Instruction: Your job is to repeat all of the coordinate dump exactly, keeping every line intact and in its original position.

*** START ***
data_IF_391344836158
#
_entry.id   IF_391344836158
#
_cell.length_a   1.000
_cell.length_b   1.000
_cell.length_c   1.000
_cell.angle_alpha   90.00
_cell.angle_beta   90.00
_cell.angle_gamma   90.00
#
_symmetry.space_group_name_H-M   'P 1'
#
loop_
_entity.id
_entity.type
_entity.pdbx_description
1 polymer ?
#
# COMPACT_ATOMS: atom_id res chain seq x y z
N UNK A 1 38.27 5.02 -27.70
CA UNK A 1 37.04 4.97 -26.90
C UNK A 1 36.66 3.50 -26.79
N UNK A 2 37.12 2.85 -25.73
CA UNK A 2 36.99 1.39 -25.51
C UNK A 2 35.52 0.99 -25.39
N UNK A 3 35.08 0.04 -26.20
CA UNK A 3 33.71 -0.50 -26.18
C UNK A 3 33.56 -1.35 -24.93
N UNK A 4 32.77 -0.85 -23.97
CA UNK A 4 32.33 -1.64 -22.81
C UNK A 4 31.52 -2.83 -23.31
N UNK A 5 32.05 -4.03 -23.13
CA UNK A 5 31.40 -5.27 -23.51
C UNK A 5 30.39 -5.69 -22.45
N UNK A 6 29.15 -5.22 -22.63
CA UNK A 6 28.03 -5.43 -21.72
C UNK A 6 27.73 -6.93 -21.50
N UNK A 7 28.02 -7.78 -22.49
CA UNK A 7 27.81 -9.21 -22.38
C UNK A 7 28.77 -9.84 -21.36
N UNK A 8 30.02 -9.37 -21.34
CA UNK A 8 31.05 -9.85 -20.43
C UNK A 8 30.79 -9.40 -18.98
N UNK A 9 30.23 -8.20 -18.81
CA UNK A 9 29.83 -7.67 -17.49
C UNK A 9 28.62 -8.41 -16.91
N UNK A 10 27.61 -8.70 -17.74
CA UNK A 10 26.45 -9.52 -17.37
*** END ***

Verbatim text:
data_IF_391344836158
#
_entry.id   IF_391344836158
#
_cell.length_a   1.000
_cell.length_b   1.000
_cell.length_c   1.000
_cell.angle_alpha   90.00
_cell.angle_beta   90.00
_cell.angle_gamma   90.00
#
_symmetry.space_group_name_H-M   'P 1'
#
loop_
_entity.id
_entity.type
_entity.pdbx_description
1 polymer ?
#
# COMPACT_ATOMS: atom_id res chain seq x y z
N UNK A 1 38.27 5.02 -27.70
CA UNK A 1 37.04 4.97 -26.90
C UNK A 1 36.66 3.50 -26.79
N UNK A 2 37.12 2.85 -25.73
CA UNK A 2 36.99 1.39 -25.51
C UNK A 2 35.52 0.99 -25.39
N UNK A 3 35.08 0.04 -26.20
CA UNK A 3 33.71 -0.50 -26.18
C UNK A 3 33.56 -1.35 -24.93
N UNK A 4 32.77 -0.85 -23.97
CA UNK A 4 32.33 -1.64 -22.81
C UNK A 4 31.52 -2.83 -23.31
N UNK A 5 32.05 -4.03 -23.13
CA UNK A 5 31.40 -5.27 -23.51
C UNK A 5 30.39 -5.69 -22.45
N UNK A 6 29.15 -5.22 -22.63
CA UNK A 6 28.03 -5.43 -21.72
C UNK A 6 27.73 -6.93 -21.50
N UNK A 7 28.02 -7.78 -22.49
CA UNK A 7 27.81 -9.21 -22.38
C UNK A 7 28.77 -9.84 -21.36
N UNK A 8 30.02 -9.37 -21.34
CA UNK A 8 31.05 -9.85 -20.43
C UNK A 8 30.79 -9.40 -18.98
N UNK A 9 30.23 -8.20 -18.81
CA UNK A 9 29.83 -7.67 -17.49
C UNK A 9 28.62 -8.41 -16.91
N UNK A 10 27.61 -8.70 -17.74
CA UNK A 10 26.45 -9.52 -17.37